Galactic Civilizations: The case for no multiplayer

Published on Monday, January 16, 2006 By Brad Wardell In Galactic Civilizations II

Galactic Civilizations is the only Windows game I've ever worked on that isn't multiplayer. 

The first Windows game I developed, Entrepreneur, had multiplayer. It included a built-in chat area and match-making.  Stellar Frontier also had multiplayer -- up to 64 players on a persistent world.  The Corporate Machine had multiplayer.  The Political Machine had multiplayer.

In short, I've worked on a lot of multiplayer games.  Moreover, I play multiplayer games. As was pointed out on-line, I played Total Annihilation, Starcraft, Warcraft 3, and several other strategy games a great deal on-line in a "Ranked" capacity.  I've tried out nearly every major strategy game from Master of Orion 2 to HOMM 3 to Civ 3:PTW/Civ 4 multiplayer.

From this, I've concluded two things:

1) Some strategy games really benefit from a multiplayer component. Multiplayer extends their "fun" lifespan.

2) Some strategy games don't benefit from multiplayer and the sacrifices made for multiplayer lessened the overall experience.

To people who don't develop games, multiplayer may seem like a simple checkbox feature.  Indeed, many developers I've spoken to feel pressured to put multiplayer in because some reviewers will give the game a lower score if it lacks it despite the fact that for most strategy games, the percentage of players playing on-line is very low.

But multiplayer brings sacrifices that many people may not be aware of. Galactic Civilizations II was developed so that multiplayer could be added later (i.e. it passes messages back and forth).  But the gameplay was not.  We were not willing to sacrifice the single-player experience for multiplayer.

I'm going to give three reasons why multiplayer does not make sense in Galactic Civilizations as part of the base game.

#1 It sacrifices single player features.  Ask any game developer whether they be at Ensemble, Paradox, Firaxis, or Big Huge Games, most people play strategy games by themselves on a single computer.  What % that is depends on the game. But on a TBS game, I would wager that greater than 95% of players never play a single game on-line even if the option is available -- that includes Civilization IV.

But developing multiplayer is incredibly time-consuming and expensive. In our last game, The Political Machine, a full third of the budget was for multiplayer. The game was ideally suited for multiplayer, published by Ubi Soft it would sell a ton of copies.  The game came out and sure enough, only a tiny percent of people played the game multiplayer.  That tiny percent didn't justify the 33% budget dedicated to them.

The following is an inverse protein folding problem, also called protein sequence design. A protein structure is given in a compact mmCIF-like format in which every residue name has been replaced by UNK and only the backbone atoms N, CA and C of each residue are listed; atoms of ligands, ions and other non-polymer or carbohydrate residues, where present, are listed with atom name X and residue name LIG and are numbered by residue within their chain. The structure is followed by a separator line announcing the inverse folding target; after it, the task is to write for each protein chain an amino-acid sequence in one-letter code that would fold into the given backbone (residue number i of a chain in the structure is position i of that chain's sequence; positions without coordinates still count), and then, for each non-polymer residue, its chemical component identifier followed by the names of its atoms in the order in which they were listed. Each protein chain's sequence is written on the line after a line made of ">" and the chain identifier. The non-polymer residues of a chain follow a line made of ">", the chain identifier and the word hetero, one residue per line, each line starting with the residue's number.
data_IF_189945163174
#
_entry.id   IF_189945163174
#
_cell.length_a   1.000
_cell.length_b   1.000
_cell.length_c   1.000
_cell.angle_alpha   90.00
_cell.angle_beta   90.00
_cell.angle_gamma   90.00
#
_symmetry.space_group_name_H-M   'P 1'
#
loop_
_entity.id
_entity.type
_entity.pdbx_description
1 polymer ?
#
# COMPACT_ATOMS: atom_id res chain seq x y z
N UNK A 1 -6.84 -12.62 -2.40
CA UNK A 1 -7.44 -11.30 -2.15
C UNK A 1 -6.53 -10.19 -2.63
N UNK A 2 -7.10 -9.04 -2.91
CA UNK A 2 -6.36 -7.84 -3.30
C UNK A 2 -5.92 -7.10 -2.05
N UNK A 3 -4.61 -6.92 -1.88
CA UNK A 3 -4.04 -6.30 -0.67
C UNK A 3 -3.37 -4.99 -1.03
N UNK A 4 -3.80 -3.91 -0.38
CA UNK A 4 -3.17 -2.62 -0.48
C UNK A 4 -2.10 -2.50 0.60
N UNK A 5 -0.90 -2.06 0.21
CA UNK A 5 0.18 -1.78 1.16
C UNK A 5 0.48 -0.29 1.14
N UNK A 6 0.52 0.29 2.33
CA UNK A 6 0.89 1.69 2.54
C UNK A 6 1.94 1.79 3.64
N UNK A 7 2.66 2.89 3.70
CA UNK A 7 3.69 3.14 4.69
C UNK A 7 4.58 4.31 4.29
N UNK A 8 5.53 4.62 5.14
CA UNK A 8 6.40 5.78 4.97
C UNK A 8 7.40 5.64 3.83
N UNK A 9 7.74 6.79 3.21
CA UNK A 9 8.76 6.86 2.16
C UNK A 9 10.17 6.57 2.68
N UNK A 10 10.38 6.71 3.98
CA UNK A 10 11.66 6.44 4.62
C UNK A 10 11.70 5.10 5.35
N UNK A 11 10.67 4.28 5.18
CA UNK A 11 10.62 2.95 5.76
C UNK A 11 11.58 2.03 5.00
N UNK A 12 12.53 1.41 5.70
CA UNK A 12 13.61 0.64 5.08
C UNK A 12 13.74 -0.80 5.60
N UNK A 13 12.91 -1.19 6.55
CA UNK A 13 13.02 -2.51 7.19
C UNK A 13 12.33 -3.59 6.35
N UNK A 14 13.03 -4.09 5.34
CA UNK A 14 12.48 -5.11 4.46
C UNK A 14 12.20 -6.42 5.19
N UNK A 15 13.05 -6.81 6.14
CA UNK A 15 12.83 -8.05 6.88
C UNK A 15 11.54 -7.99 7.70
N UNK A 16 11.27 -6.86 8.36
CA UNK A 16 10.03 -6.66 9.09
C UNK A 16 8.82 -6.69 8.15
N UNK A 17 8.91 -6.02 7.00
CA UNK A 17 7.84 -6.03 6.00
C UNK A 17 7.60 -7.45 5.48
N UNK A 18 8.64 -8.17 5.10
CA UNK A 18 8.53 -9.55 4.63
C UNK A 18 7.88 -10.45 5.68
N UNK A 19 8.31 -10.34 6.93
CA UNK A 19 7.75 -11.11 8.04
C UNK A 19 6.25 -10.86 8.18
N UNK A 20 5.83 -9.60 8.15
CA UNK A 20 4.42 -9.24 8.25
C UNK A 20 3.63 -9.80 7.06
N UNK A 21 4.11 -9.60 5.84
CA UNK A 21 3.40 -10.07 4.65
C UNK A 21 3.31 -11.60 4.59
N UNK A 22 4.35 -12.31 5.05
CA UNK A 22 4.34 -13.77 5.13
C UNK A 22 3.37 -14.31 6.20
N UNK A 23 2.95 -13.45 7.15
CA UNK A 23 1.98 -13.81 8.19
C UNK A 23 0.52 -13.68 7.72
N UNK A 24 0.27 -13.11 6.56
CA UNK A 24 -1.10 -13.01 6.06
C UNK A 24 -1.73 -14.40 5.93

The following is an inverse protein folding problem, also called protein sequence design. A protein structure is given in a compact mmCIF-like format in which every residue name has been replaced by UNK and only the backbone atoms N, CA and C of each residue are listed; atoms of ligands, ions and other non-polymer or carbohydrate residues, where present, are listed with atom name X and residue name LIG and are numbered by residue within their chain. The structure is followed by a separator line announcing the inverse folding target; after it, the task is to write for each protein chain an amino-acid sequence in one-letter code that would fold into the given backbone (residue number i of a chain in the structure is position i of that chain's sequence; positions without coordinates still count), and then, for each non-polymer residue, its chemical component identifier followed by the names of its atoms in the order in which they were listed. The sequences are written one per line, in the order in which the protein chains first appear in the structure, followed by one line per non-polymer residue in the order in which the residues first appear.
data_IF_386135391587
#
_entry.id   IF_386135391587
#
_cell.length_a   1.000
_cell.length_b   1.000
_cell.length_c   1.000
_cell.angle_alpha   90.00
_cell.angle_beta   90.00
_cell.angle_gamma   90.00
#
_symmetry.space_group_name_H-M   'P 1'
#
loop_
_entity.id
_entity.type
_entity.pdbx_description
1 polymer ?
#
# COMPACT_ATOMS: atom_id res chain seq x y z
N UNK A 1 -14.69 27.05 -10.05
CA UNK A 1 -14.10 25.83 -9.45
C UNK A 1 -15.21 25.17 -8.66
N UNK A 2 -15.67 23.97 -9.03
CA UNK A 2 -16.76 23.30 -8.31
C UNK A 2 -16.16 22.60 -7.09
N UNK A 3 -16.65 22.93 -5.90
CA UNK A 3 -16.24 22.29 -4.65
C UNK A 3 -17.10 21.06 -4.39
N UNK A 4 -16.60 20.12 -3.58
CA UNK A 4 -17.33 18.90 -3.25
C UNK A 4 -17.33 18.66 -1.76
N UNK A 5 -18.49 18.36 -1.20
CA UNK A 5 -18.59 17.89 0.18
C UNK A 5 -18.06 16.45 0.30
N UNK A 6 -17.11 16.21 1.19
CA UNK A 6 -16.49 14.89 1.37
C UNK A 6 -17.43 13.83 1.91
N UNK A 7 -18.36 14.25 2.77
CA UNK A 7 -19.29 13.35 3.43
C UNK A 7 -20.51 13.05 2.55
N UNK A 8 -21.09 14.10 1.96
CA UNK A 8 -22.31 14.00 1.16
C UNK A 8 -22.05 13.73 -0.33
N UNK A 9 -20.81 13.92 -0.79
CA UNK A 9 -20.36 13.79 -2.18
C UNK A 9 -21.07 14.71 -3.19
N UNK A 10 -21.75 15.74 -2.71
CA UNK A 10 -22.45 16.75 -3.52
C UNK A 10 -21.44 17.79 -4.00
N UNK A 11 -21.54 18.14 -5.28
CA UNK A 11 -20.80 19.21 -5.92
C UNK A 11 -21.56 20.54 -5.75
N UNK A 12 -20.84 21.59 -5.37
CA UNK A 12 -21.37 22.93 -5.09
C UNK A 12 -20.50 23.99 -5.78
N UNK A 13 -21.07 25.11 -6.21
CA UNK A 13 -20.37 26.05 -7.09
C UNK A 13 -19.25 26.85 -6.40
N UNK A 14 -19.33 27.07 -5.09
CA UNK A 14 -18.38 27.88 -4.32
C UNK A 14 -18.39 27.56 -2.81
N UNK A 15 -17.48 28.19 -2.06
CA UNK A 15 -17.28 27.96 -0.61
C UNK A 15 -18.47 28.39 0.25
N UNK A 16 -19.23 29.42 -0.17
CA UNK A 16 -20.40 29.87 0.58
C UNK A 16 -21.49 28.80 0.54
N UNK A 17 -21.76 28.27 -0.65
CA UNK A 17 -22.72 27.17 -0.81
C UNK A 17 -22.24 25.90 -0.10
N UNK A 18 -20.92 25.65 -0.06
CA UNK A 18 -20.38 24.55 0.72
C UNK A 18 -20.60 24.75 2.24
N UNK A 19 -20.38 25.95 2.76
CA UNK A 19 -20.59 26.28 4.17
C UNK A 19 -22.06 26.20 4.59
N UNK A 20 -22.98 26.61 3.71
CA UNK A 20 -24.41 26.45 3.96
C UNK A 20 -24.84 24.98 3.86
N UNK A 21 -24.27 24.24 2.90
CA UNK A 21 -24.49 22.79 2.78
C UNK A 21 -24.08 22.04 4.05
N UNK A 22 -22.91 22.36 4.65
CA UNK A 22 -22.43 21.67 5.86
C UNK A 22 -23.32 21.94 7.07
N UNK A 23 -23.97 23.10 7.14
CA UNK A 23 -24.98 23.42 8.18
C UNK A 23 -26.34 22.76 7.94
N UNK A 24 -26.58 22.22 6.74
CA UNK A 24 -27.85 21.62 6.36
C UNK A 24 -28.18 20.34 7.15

My favorite game of 2005 was Civilization IV. It has multiplayer in it that is as good if not better than any implementation in the history of turn-based games.  But what was sacrificed in exchange?  There's no campaign.  There's no in-depth scenarios.  No in-depth random events.  You can only trade certain items and techs back and forth no matter what.  Do you think this is a coincidence?  No random civil wars based on certain criteria?  No war-causing assasinations? No crusades? Not even once in a long while?  I suspect that there were a lot of concepts and features that Civ IV would have had if it didn't have multiplayer.

When we were making Galactic Civilizations II, we took a poll on multiplayer. Only a small percentage of GalCiv I players cared about it.  We took additional polls since multiplayer advocates were so vocal.  Same thing.

So instead, Galactic Civilizations II got ship design and a campaign.   I think most people would agree that we could have taken GalCiv I, slapped a 3D engine on it, given it multiplayer and been in good shape.  But can anyone who's played the beta imagine the game without ship design?  And when you play the campaign, I think you'll find that was worth it too.

Moreover, players get a lot more single player experience.  There are rare events that players may only see once in a great while but they're worth it -- a religions war that breaks empires in pieces. New republics formed from remnants of shattered civilizations.  Civil wars. Precursor ships found on worlds. Powerful artifacts that slowly increase the power of a given civilization so that everyone has to team up on them. Terrorists. On and on.  In multiplayer, this would all have to be turned off, but then again, if there had been multiplayer, whey develop any of this at all if it wasn't always going to be used?

Similarly, there's diplomacy.  Last night, I played as the galactic arms dealer.  The Drengin and Torians were at war and I was supplying both sides with ships for money. I then took that money and slowly bought up the worlds of dying civilizations.  That kind of flexibility in diplomacy would be a nightmare in multiplayer, you'd have to put all kinds of restrictions in the name of balance.